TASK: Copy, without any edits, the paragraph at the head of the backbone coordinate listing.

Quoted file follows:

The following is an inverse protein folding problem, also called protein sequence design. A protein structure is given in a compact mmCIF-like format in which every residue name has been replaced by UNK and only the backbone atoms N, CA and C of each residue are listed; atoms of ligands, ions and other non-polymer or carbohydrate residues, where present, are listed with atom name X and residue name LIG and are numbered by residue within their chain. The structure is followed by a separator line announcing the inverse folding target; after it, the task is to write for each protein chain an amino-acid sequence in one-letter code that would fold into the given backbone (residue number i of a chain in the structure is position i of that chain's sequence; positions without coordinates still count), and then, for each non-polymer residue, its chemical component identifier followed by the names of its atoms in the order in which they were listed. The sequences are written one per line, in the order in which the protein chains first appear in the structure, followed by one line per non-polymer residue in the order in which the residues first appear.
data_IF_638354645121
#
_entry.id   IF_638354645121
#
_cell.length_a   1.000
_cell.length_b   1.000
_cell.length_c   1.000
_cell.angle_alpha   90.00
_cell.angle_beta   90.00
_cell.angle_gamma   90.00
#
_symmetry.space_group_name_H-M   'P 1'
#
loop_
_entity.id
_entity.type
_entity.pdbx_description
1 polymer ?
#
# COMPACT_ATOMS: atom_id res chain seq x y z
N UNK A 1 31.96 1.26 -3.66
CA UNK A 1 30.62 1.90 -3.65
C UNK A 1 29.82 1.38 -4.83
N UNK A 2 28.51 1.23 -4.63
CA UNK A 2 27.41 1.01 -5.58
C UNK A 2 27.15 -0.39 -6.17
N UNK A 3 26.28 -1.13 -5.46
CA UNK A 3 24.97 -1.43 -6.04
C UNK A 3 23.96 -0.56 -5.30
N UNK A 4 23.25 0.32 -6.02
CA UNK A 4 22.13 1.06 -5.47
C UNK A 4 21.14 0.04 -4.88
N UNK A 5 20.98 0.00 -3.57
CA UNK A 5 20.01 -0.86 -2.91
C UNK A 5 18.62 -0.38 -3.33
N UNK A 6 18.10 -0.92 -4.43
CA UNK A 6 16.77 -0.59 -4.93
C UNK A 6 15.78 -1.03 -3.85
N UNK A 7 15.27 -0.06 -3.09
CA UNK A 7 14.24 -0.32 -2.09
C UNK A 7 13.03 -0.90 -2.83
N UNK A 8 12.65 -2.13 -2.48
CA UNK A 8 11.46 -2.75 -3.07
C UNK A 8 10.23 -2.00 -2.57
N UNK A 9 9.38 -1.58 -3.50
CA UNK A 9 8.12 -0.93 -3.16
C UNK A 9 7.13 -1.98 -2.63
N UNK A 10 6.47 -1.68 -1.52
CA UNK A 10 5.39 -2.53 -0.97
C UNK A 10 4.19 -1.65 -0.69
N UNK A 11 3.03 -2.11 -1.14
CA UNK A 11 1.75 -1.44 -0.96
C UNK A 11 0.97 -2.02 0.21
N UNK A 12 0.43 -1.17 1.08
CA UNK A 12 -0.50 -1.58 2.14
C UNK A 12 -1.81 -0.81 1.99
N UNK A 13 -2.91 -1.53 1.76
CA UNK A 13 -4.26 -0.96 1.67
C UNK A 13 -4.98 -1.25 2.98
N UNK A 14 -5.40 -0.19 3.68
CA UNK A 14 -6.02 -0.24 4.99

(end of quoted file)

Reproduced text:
The following is an inverse protein folding problem, also called protein sequence design. A protein structure is given in a compact mmCIF-like format in which every residue name has been replaced by UNK and only the backbone atoms N, CA and C of each residue are listed; atoms of ligands, ions and other non-polymer or carbohydrate residues, where present, are listed with atom name X and residue name LIG and are numbered by residue within their chain. The structure is followed by a separator line announcing the inverse folding target; after it, the task is to write for each protein chain an amino-acid sequence in one-letter code that would fold into the given backbone (residue number i of a chain in the structure is position i of that chain's sequence; positions without coordinates still count), and then, for each non-polymer residue, its chemical component identifier followed by the names of its atoms in the order in which they were listed. The sequences are written one per line, in the order in which the protein chains first appear in the structure, followed by one line per non-polymer residue in the order in which the residues first appear.